He asks Ingeborg about the phone calls, and she says they are all busy or away. He hears a knock and says come in. Scarlet comes in, but he does not see her. He asks her to get him Dean Rusk or Dean Acheson or Senator Talmadge of Georgia or Huntley and Brinkley. She asks what the excitement is about, and he says she scared the hell out of them. He asks what she was doing in East Berlin. She says there is a boy over there she met six weeks ago. They wanted to arrest her for taking pictures of a parade, and this boy in the parade said she was a bourgeois parasite and a rotten fruit of a corrupt civilization. She fell in love with him and shows him his picture, but he can only see the sign with Khrushchev’s picture. She says Otto was holding the sign. Schlemmer comes in and says he got a wrong number. MacNamara asks what she does with Otto. She says she washes his shirts while he broadens her mind, and they lie on the roof and watch the Sputniks go by. She says last night they were blowing up balloons, and she shows him one that says “Yankee go home.” He asks why she is spreading anti-American propaganda. She says it is only anti-Yankee, and where she comes from they all hate the Yankees. MacNamara tells her that tomorrow her parents are coming to take her home. He takes a call from Chet Huntley and tells him to keep up the good work. He tells her to keep her mouth shut about this for both their sakes. She wants to talk it over with Otto, but he says she is not going to see him anymore because she is not going back to East Berlin. She says he is downstairs, and she opens a window and calls to him.
      On the sidewalk Otto Ludwig Piffl (Horst Buchholz) is sitting on his motorcycle. He waves to her, and she tells him to come up.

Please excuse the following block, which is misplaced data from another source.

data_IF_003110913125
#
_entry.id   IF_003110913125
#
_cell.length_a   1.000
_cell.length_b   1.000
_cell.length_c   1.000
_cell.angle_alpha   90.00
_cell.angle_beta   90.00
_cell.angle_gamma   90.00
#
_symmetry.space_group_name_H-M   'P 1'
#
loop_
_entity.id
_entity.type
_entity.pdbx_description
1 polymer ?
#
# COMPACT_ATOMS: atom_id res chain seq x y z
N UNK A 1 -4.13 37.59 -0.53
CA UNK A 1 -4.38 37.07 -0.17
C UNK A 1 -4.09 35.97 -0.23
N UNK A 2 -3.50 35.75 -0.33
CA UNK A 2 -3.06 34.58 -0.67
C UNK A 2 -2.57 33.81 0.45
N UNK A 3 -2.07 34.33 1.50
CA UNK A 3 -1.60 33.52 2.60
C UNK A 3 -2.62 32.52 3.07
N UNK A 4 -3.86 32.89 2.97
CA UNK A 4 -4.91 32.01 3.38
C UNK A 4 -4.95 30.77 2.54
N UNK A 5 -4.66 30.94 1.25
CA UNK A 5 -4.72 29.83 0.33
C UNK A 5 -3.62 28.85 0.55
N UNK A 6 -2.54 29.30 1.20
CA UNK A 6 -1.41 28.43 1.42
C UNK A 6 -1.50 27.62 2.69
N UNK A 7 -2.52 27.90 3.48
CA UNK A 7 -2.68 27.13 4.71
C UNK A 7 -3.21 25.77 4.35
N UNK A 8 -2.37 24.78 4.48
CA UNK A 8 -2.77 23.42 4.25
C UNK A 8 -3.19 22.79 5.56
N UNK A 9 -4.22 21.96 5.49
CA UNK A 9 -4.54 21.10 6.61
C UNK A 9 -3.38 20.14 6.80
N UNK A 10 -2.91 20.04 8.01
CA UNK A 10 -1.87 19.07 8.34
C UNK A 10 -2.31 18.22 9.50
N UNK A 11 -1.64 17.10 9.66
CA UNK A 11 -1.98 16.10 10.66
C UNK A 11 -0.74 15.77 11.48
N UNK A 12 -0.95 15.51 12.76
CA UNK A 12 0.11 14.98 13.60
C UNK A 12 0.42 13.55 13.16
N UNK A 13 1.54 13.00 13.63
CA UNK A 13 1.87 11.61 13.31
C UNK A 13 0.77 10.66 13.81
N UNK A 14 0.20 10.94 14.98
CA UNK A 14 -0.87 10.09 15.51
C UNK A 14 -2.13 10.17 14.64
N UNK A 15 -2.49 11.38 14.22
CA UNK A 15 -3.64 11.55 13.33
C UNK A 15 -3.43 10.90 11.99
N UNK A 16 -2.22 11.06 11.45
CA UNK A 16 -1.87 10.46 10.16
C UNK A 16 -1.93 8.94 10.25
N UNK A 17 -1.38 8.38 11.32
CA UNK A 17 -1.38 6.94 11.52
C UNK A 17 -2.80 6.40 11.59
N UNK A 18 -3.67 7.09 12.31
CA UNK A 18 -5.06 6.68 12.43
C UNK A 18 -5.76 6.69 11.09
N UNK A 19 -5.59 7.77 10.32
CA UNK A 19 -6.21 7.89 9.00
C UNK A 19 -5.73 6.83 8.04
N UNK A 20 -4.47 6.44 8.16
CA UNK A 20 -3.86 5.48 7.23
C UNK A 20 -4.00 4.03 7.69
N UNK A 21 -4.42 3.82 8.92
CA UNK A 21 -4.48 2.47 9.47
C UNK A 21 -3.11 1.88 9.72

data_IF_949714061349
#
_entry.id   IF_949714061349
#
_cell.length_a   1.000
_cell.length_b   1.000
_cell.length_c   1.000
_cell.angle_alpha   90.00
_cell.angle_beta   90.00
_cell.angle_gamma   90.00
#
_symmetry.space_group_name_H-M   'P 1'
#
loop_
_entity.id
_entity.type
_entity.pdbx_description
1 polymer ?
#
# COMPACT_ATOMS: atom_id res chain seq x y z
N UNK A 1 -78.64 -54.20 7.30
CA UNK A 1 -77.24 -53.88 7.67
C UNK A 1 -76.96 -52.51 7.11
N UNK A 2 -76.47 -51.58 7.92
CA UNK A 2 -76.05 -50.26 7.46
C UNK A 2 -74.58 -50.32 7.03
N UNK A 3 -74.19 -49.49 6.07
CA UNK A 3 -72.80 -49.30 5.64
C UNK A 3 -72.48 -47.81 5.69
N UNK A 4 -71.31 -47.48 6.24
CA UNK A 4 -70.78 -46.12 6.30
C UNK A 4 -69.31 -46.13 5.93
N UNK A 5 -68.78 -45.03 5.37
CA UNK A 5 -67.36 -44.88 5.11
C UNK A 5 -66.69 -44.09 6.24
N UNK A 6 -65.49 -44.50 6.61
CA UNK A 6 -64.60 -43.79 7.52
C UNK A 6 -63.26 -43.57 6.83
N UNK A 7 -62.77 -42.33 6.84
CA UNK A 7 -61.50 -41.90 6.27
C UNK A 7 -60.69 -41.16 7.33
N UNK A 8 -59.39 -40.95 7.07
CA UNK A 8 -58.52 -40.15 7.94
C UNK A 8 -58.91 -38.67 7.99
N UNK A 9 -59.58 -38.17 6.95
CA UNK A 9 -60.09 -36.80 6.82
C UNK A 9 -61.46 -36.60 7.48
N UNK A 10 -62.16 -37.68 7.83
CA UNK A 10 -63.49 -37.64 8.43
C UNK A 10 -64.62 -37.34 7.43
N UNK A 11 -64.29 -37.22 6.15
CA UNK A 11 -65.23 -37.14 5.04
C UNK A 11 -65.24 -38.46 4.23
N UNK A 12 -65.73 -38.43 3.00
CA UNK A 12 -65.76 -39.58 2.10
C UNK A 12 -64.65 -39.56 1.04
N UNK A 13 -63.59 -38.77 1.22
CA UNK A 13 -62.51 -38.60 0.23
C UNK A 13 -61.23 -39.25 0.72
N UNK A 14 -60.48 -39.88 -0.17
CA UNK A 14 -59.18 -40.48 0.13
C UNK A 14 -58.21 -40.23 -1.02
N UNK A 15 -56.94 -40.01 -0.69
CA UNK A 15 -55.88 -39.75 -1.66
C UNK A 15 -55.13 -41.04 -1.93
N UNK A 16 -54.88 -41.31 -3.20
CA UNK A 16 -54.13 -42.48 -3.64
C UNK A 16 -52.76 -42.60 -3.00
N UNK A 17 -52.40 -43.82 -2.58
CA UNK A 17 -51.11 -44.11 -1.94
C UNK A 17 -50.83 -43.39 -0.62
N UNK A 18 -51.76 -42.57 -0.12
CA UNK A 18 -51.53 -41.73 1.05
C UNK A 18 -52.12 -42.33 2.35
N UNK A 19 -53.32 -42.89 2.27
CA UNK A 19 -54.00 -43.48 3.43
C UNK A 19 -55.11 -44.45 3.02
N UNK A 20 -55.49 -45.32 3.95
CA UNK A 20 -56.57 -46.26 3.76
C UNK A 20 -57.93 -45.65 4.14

MacNamara says he does not want him in his office. She says they have something to tell him. He asks if she is engaged again, and she says not this time. He thanks God, and she says they are married. It will be six weeks on Monday. She says he is not a Communist but a Republican from the Republic of East Germany. He calls her stupid and says she has ruined him. She asks why he did not look after her better. He says he will be blacklisted because of her hot blood. Otto opens the door, and she tells him to come in. She introduces him to MacNamara who says he does not even wear socks. She says he does not wear shorts either, and she kisses him. MacNamara tells him to take his cap off, and Otto says he takes his cap off in Lenin’s tomb, but he refuses in a Coca-Cola office. She asks him to do it for her, and he does. MacNamara says he could use a haircut, and he would like to give it to him with a hammer and sickle. Tony calls him a warmonger. MacNamara tells him to shut up, and she asks him not to talk like that to her husband. MacNamara says he is not her husband because they do not recognize the government of East Germany. He says she admitted that while she was washing his shirts, he was washing her brain. They hold out their hands to show their steel wedding rings. MacNamara says their marriage is illegal because they are not in East Germany now. He says he can have him arrested for lying on a roof with a minor. Otto says he can do that and have him tortured and shot like they have been doing in the Congo. She shouts, “Africa for the Africans!” MacNamara tells them to be silent. He answers the phone and tells Brinkley he gave the message to Huntley. MacNamara says they can live in peaceful coexistence and offers him a thousands marks. Otto asks for what. MacNamara tells him to get on his motorcycle and go back and forget the whole thing. She says he can’t bribe him. MacNamara offers 2,000, and Otto asks for 5,000. MacNamara says okay. Otto asks why not 50,000. MacNamara asks if he is crazy, and Otto says he wanted to see how far he would go to break up a happy socialist marriage. He says he spits on his money, on Fort Knox, and on Wall Street. MacNamara says he is unsanitary, and Otto says he and his kind are doomed. They will take over West Berlin and western Europe; they will bury them. MacNamara tells him to bury us but not marry us. Otto points to the world map showing the Coca-Cola plants and says capitalism shines and stinks like a dead herring in the moonlight. She asks him to tell him about Coca-Cola colonialism. MacNamara says to hell with his revolution and Khrushchev. Otto says to hell with Frank Sinatra. MacNamara asks how they are going to explain this to her parents tomorrow. She says that is his problem because tomorrow they won’t be here. Otto says they are leaving for Moscow. She says he got a scholarship to the People’s Technological Institute, and he is studying to be a missile engineer. She tells MacNamara to tell her daddy that she is on her way to the USSR. MacNamara asks if she is out of her mind because Russia is to get out of not get into. She says where Otto goes, she goes. Otto dares him to try to stop them.